A Talented Danish Art Family

The Skovgaard Family

Some families seem to be able to produce so much talent in generations. One of those families is the Skovgaard family. In Viborg Cathedral, you can see frescos made by Joakim Skovgaard (1856-1933). The decoration in the church is one of the hugest church works in Denmark.

A view into Viborg Cathedral with Joakim Skovgaard frescos and paintings

A view into Viborg Cathedral with Joakim Skovgaard frescos and paintings

A view into Viborg Cathedral with Joakim Skovgaard frescos and paintings

A view into Viborg Cathedral with Joakim Skovgaard biblical murals and paintings

In my childhood, before I could read, I often looked at his sketches in my parent’s book of the motives used for the church frescos. They were dramatic, and I was afraid of the sight of the drowning people at the sin flood. By looking at the page in the scetch book, I observed Adam and Eve being driven out of Eden thinking about the severe consequences of our actions can have.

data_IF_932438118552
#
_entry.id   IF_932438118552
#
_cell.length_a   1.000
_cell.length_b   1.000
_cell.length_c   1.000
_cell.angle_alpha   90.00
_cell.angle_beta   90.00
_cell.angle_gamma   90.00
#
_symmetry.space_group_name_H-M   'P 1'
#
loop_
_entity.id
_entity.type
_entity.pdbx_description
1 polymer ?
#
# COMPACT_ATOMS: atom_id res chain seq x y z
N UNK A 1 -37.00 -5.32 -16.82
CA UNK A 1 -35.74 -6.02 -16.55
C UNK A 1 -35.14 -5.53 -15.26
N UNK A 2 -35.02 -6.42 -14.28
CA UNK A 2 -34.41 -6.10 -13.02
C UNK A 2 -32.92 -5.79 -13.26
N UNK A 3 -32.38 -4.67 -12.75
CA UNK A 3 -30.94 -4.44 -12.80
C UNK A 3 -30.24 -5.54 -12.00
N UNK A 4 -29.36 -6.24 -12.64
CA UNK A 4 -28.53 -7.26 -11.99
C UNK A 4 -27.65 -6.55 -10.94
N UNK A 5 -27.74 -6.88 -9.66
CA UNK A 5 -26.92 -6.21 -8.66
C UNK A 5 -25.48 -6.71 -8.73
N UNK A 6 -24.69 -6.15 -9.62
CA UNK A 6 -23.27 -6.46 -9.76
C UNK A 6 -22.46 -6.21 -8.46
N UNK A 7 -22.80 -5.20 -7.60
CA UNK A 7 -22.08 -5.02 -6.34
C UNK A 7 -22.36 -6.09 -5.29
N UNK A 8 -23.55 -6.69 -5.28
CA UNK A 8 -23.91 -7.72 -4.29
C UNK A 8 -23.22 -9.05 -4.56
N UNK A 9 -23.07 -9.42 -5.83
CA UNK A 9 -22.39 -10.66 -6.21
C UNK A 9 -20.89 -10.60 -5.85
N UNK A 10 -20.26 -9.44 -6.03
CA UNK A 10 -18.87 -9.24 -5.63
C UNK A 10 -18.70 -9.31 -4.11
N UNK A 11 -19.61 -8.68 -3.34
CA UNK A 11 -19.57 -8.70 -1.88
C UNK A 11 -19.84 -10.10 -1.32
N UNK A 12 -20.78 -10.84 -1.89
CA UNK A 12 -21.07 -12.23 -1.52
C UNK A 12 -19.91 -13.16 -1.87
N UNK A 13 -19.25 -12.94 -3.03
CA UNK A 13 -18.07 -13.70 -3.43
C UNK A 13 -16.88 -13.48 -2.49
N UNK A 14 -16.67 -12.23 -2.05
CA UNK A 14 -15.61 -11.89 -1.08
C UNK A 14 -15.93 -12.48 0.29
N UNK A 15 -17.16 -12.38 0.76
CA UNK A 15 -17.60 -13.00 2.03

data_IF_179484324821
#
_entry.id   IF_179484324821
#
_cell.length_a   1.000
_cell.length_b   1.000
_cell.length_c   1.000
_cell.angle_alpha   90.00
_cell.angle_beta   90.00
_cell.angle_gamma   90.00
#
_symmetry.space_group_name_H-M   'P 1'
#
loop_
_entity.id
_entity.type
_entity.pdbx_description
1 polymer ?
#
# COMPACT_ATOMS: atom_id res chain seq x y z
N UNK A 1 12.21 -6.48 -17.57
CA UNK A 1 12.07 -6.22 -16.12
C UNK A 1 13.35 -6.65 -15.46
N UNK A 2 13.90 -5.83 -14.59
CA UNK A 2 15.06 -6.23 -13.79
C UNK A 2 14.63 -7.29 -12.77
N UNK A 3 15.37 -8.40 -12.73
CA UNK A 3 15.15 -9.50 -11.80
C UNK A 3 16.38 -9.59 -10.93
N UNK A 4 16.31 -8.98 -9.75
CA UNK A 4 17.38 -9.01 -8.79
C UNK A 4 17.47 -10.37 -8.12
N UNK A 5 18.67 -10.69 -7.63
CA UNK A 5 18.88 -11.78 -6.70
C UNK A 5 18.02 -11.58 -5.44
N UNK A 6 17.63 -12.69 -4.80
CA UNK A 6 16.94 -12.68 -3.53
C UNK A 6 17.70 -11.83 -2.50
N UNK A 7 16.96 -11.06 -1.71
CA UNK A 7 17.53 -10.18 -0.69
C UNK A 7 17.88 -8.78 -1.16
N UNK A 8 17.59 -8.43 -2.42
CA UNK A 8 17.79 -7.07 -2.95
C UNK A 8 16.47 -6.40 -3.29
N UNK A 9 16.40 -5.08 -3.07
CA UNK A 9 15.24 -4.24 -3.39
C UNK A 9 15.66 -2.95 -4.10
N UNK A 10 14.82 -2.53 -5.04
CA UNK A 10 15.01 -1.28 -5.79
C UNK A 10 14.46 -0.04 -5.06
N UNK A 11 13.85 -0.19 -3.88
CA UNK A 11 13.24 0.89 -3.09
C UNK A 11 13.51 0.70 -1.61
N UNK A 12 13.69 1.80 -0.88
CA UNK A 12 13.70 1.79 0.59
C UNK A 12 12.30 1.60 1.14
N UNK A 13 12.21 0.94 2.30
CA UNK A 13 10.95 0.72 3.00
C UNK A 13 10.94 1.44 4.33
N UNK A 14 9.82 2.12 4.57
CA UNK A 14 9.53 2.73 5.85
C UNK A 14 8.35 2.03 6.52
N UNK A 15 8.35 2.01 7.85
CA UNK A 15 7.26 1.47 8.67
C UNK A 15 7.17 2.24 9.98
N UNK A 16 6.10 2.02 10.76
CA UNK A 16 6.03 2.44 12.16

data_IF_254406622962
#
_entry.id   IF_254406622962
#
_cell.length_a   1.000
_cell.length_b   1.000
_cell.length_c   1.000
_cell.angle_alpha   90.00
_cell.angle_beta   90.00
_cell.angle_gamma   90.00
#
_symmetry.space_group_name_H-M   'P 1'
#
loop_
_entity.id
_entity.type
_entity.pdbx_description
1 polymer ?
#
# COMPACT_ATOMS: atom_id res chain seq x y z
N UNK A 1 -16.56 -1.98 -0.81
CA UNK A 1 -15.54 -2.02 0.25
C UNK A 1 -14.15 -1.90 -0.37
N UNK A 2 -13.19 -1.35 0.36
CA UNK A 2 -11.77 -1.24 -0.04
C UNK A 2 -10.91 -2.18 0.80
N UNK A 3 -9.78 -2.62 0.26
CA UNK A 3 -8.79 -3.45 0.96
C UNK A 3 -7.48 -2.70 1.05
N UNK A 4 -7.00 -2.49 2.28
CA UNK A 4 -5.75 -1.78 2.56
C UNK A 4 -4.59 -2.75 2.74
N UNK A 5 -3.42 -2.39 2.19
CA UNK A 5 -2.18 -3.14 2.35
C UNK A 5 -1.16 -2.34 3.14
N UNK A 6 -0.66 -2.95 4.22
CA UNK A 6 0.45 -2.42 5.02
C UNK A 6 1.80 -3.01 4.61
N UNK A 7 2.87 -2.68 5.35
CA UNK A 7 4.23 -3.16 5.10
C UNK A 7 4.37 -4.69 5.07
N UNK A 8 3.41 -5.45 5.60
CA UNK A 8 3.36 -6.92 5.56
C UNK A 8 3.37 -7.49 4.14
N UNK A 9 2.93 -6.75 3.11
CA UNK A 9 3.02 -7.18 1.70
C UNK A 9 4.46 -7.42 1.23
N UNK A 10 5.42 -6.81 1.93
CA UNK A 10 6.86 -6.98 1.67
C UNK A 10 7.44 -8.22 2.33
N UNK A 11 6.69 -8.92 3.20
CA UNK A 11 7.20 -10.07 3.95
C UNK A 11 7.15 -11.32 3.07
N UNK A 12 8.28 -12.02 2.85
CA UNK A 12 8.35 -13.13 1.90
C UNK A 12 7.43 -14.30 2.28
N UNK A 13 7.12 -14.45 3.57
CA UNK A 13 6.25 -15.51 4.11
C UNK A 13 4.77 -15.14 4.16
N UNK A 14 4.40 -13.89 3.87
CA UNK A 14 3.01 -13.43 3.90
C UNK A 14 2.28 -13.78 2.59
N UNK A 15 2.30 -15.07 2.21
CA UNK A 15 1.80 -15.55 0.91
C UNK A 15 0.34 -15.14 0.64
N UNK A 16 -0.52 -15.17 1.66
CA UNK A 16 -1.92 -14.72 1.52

At his time, Joakim was more famous than his brother Niels (1858-1938), who is now having a renaissance. Both of them travelled abroad to learn from other artists and explore motives and light in other countries.  

 

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Some of Joakim Skovgaard’s works

Their sister Susette 1863-1937, could not as a woman attend the art Academy as her brothers but took private lessons in painting.

 

Susette was five years old when her mother died and twelve years old when her father passed away. The brothers stayed in the house with a painter who lived there and Susette moved across the street to friends of the family where Hans Christian Andersen often visited to entertain the children.

Niels Skovgaard

Niels Skovgaard, View over the sea in Jutland, Denmark, 1894

Niels Skovgaard, View over the sea in Jutland, Denmark, 1894. He was inspired by the Impressionists